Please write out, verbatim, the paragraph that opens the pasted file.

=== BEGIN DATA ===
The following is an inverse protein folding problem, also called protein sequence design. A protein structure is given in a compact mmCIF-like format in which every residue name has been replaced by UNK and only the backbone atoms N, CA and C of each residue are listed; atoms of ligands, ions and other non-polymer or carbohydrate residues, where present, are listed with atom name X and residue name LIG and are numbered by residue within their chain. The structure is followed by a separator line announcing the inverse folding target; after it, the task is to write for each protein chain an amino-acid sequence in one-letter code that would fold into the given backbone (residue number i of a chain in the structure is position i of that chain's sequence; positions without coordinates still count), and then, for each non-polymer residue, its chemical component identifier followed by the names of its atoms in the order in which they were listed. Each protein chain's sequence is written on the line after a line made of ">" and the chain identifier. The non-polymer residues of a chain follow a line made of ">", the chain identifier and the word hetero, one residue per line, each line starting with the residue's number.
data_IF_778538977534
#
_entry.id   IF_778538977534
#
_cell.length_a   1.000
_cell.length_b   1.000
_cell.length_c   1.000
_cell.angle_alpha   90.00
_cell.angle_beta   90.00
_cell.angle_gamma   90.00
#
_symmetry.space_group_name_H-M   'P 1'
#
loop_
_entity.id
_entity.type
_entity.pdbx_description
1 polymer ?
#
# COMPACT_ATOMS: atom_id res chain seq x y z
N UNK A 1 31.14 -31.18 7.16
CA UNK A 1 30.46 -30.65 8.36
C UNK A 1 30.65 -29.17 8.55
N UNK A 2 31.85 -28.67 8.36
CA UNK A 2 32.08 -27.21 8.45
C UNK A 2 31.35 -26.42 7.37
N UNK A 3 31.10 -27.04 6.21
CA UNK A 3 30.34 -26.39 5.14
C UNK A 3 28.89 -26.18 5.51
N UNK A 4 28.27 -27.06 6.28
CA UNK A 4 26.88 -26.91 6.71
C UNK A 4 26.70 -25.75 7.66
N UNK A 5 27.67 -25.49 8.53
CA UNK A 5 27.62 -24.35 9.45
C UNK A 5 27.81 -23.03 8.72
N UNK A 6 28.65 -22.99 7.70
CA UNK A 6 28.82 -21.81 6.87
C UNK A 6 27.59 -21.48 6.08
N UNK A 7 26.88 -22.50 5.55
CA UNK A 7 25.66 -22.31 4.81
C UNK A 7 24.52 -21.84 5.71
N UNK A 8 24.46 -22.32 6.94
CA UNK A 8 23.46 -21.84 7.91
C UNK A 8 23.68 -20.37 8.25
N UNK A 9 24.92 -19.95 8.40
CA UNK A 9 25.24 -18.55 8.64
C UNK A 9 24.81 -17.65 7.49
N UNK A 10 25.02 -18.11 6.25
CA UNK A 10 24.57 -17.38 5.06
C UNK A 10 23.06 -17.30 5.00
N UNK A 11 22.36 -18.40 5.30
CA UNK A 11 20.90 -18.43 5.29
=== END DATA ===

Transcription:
The following is an inverse protein folding problem, also called protein sequence design. A protein structure is given in a compact mmCIF-like format in which every residue name has been replaced by UNK and only the backbone atoms N, CA and C of each residue are listed; atoms of ligands, ions and other non-polymer or carbohydrate residues, where present, are listed with atom name X and residue name LIG and are numbered by residue within their chain. The structure is followed by a separator line announcing the inverse folding target; after it, the task is to write for each protein chain an amino-acid sequence in one-letter code that would fold into the given backbone (residue number i of a chain in the structure is position i of that chain's sequence; positions without coordinates still count), and then, for each non-polymer residue, its chemical component identifier followed by the names of its atoms in the order in which they were listed. Each protein chain's sequence is written on the line after a line made of ">" and the chain identifier. The non-polymer residues of a chain follow a line made of ">", the chain identifier and the word hetero, one residue per line, each line starting with the residue's number.